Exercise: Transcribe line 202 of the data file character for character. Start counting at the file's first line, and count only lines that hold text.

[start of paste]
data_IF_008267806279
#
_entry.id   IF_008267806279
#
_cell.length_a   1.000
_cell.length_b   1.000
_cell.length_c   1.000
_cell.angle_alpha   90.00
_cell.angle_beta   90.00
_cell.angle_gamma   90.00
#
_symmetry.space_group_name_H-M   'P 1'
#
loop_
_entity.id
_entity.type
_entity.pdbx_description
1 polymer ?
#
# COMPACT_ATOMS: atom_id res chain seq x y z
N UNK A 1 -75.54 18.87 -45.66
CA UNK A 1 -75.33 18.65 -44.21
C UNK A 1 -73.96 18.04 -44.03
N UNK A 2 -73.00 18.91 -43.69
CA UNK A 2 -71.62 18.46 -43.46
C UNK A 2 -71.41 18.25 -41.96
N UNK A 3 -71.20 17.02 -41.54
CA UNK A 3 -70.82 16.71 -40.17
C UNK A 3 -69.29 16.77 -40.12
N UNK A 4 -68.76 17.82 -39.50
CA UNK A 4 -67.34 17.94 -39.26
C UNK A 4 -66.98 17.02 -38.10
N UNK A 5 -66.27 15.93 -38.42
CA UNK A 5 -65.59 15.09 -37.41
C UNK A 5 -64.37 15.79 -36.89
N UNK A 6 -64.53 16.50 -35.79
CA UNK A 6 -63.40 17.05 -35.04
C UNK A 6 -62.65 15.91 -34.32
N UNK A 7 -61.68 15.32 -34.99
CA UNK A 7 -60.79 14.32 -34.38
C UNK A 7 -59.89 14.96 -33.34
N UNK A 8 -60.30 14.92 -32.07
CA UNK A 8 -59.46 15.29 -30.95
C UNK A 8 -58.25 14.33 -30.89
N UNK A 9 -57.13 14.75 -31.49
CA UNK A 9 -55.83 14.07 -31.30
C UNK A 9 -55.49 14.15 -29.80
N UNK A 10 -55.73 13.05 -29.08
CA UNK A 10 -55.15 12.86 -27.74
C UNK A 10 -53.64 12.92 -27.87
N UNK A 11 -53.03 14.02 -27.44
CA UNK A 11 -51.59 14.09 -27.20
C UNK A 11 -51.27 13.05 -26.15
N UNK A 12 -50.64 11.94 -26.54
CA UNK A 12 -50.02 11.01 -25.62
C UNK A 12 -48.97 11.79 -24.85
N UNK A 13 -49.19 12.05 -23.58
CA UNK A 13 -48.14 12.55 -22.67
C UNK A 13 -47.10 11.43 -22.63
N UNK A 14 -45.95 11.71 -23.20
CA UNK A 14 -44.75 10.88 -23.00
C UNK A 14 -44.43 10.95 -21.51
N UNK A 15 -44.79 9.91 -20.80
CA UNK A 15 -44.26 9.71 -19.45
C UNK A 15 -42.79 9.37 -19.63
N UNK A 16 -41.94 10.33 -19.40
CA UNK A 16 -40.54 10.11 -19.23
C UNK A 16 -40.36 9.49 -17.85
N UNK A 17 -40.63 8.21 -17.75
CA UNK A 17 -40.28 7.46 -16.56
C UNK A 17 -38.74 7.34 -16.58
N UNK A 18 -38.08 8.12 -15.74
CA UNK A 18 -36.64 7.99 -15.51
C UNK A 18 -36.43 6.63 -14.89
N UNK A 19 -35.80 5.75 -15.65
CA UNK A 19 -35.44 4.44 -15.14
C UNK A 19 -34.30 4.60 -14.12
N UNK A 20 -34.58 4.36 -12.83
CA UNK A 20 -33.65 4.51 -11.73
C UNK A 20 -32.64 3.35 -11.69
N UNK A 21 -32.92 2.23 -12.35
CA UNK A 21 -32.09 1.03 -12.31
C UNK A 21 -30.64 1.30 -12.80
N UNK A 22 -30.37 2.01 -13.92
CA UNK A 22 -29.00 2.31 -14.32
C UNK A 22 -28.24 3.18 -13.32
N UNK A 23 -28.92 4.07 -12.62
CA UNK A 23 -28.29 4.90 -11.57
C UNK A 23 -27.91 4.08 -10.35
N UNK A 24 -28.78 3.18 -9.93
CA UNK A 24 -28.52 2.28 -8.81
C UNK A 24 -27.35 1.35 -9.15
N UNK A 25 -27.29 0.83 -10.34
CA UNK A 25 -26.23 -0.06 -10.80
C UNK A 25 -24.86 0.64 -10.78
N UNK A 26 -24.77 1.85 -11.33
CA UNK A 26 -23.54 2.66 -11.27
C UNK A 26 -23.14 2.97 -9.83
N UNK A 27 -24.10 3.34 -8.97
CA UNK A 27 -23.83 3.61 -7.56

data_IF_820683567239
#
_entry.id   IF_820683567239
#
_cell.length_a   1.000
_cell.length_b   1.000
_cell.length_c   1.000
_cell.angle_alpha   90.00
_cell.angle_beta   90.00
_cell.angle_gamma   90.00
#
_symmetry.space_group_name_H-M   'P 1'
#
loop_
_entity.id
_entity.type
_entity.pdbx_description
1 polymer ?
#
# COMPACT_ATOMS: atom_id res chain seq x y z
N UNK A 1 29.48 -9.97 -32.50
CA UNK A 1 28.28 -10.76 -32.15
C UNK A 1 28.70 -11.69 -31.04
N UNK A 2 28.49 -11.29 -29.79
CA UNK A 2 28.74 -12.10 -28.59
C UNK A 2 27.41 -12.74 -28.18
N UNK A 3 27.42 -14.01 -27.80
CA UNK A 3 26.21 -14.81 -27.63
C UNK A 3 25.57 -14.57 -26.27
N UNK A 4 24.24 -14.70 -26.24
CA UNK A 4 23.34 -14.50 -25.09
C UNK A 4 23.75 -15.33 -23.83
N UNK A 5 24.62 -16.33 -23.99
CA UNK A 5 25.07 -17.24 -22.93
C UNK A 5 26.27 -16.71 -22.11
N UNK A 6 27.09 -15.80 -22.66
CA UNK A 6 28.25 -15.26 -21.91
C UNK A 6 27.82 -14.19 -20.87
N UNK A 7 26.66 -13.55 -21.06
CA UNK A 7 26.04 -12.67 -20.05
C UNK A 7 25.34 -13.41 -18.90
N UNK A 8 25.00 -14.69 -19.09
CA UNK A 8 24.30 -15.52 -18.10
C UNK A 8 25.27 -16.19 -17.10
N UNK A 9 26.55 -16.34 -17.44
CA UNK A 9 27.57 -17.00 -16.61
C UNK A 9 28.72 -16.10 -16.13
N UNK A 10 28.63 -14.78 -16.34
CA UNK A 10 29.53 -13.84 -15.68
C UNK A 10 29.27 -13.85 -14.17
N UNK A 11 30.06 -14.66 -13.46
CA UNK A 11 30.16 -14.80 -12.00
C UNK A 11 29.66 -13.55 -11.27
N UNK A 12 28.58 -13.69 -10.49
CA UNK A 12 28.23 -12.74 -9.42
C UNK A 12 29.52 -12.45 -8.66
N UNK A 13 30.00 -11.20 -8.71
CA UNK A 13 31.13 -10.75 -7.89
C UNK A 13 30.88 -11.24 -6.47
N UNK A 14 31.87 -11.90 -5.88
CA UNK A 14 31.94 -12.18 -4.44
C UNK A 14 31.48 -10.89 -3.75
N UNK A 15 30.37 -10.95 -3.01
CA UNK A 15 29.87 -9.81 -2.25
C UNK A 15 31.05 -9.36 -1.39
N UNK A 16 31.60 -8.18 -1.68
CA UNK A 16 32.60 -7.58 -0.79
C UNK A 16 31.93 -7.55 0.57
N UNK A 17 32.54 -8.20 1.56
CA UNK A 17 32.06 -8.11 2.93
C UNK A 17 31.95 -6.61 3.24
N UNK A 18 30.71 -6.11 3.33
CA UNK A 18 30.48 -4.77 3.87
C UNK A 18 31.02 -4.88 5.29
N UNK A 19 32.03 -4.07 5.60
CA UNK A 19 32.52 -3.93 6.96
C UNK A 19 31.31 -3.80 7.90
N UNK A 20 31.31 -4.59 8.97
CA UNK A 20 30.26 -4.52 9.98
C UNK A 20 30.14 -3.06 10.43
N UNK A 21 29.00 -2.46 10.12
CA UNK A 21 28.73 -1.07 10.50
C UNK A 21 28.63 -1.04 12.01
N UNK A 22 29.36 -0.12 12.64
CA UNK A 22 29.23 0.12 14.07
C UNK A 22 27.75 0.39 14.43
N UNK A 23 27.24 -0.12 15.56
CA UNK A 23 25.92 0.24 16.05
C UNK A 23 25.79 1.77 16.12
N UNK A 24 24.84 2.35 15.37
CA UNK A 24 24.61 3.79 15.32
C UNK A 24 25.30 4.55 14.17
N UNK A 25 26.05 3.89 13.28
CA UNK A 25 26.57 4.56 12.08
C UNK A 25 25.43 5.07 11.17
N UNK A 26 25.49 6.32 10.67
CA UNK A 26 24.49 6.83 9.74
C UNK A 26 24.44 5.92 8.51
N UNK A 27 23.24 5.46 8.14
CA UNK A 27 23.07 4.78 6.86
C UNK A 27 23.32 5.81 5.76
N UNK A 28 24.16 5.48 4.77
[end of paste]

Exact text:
N UNK A 28 24.16 5.48 4.77